!e Embedded Question for the Stimulation
of the Single Words “Yes” and “No”
!e first objective a clinician should have when beginning speech therapy with
those who have lost the ability to speak, or with those who are not speaking,
is to determine the PCD’s ability to understand and use either nonverbal or
verbal forms of the words “yes” and “no.” Many speech-language pathologists
have difficulty with this concept because people with speaking difficulties may
confuse “yes” and “no” when they listen to others or while they are speaking.
However, I do not think “yes” and “no” have to be difficult for the speech
clinician or caregiver, provided that they are observant.
36 | the teaching of TALKING
Calibration in the Use of “Yes” and “No”
As a speech-language pathologist, I have never been all that concerned about
the use of “yes” and “no.” I know that for some PCDs, the concept is easy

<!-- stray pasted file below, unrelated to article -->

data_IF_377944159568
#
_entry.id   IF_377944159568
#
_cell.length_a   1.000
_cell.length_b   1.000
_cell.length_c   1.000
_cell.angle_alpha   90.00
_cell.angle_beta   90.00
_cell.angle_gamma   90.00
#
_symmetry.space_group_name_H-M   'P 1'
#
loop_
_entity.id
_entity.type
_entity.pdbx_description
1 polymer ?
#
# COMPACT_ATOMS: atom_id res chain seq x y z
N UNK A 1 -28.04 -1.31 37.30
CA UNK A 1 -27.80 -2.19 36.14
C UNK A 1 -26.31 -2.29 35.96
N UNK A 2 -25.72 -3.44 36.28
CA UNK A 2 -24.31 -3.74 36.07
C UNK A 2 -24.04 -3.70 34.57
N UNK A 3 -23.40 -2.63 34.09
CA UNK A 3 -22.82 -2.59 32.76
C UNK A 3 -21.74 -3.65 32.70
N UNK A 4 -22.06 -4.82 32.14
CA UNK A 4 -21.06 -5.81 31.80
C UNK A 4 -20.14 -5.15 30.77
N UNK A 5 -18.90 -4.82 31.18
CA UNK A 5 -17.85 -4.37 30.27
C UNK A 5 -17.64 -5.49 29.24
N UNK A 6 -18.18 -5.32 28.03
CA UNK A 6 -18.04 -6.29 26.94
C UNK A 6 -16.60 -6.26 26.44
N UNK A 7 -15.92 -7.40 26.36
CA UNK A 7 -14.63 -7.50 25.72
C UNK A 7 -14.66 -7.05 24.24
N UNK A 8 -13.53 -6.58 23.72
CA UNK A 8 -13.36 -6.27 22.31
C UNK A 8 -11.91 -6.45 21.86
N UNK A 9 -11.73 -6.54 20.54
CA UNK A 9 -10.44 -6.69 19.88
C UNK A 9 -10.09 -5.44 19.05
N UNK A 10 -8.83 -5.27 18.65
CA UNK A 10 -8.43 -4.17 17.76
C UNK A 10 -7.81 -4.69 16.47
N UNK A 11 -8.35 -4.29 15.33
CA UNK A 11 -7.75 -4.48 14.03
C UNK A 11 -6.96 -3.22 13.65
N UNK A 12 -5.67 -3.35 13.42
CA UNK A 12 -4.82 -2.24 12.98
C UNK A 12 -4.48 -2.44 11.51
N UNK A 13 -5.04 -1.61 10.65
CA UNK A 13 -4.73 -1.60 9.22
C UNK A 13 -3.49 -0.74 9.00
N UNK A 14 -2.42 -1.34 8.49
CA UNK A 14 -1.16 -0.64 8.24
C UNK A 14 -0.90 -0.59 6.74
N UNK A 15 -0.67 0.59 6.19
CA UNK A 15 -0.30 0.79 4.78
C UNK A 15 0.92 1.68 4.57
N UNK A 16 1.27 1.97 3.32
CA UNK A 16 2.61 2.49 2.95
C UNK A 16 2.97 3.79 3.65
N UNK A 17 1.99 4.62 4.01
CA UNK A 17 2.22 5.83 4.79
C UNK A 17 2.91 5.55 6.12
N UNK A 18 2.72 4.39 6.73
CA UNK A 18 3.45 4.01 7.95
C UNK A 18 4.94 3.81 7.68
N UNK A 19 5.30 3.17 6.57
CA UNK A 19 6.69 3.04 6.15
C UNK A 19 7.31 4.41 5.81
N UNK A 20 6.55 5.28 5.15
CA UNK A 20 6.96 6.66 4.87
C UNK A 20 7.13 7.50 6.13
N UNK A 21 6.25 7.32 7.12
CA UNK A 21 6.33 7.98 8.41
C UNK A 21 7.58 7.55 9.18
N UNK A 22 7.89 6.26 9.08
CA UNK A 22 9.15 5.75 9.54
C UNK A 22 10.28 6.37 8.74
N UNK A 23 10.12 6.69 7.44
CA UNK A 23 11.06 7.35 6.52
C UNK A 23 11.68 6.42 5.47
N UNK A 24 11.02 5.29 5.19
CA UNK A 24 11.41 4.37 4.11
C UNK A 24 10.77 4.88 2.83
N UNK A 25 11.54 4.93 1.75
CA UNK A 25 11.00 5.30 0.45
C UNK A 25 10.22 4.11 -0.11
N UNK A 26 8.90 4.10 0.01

to learn with stimulation, which we will soon review. For others, it may be
difficult. I never spend time on a behavior that doesn’t get me the “best bang for
the buck.” I want to begin with speech behaviors that can be readily improved
upon and return to the ones that are not amenable to stimulation at a later time
in the clinical process.
When I studied behavioral therapy in the 1980s, gurus like Richard Bandler
and John Grinder were developing a new way of helping people change behavior.
Inspired by them, I decided to learn whatever I could to help those who were
resistant to change. !eir therapy was called “Neuro-Linguistic Programming,”12
and from it I learned many distinctions about behavioral change and what
was necessary in order to help people do what they seemingly could not do by
themselves. In particular, I learned how to read the communications of others by
listening to voice and tonality, watching specific mannerisms of the body, and
listening for the words people used.